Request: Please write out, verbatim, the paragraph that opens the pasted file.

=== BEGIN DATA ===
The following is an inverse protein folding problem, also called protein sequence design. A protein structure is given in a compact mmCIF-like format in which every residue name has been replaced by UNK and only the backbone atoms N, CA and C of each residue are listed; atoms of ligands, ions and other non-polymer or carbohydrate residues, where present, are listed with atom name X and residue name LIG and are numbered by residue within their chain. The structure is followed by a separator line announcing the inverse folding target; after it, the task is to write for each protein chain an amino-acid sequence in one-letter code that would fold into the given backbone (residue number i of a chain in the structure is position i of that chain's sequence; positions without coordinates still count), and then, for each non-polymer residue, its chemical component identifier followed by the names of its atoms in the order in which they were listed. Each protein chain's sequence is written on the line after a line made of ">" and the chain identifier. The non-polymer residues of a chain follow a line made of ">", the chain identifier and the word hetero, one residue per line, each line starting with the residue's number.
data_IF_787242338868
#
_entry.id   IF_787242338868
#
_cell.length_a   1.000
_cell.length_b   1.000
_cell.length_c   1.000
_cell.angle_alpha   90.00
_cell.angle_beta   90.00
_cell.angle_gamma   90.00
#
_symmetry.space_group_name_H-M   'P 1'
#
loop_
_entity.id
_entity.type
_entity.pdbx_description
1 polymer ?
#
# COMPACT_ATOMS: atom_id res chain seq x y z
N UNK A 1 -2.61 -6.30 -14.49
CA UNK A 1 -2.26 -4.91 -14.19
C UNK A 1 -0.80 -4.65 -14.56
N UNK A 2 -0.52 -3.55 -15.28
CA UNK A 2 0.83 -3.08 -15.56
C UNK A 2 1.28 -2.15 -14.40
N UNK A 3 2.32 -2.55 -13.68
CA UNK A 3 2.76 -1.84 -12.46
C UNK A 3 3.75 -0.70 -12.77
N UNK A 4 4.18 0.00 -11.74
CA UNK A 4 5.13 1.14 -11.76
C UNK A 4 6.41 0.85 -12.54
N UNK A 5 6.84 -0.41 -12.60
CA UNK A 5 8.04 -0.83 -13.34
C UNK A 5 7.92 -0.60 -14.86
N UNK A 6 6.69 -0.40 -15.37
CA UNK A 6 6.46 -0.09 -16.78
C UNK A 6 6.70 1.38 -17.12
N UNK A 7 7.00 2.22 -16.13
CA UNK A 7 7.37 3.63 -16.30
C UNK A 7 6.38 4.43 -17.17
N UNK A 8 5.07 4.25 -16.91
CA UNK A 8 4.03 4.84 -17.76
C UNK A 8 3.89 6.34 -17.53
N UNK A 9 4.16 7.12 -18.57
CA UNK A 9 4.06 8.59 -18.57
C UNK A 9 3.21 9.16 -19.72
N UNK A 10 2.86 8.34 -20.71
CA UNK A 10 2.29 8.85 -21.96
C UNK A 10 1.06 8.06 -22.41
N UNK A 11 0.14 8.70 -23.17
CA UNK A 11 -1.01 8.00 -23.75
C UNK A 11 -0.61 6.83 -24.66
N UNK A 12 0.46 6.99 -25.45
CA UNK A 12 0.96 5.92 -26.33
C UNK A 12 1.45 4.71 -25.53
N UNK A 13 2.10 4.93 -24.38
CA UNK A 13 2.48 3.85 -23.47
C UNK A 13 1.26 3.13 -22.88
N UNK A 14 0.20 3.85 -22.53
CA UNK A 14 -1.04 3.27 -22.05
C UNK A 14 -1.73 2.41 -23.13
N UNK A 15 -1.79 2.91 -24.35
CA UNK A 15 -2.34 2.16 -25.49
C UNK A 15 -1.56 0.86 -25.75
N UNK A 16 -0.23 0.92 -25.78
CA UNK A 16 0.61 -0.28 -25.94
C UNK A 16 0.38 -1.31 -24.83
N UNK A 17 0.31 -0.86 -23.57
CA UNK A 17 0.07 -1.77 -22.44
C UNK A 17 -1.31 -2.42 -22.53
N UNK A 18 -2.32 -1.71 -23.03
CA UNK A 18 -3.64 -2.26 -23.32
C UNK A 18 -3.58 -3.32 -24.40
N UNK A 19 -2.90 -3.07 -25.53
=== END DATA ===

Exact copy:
The following is an inverse protein folding problem, also called protein sequence design. A protein structure is given in a compact mmCIF-like format in which every residue name has been replaced by UNK and only the backbone atoms N, CA and C of each residue are listed; atoms of ligands, ions and other non-polymer or carbohydrate residues, where present, are listed with atom name X and residue name LIG and are numbered by residue within their chain. The structure is followed by a separator line announcing the inverse folding target; after it, the task is to write for each protein chain an amino-acid sequence in one-letter code that would fold into the given backbone (residue number i of a chain in the structure is position i of that chain's sequence; positions without coordinates still count), and then, for each non-polymer residue, its chemical component identifier followed by the names of its atoms in the order in which they were listed. Each protein chain's sequence is written on the line after a line made of ">" and the chain identifier. The non-polymer residues of a chain follow a line made of ">", the chain identifier and the word hetero, one residue per line, each line starting with the residue's number.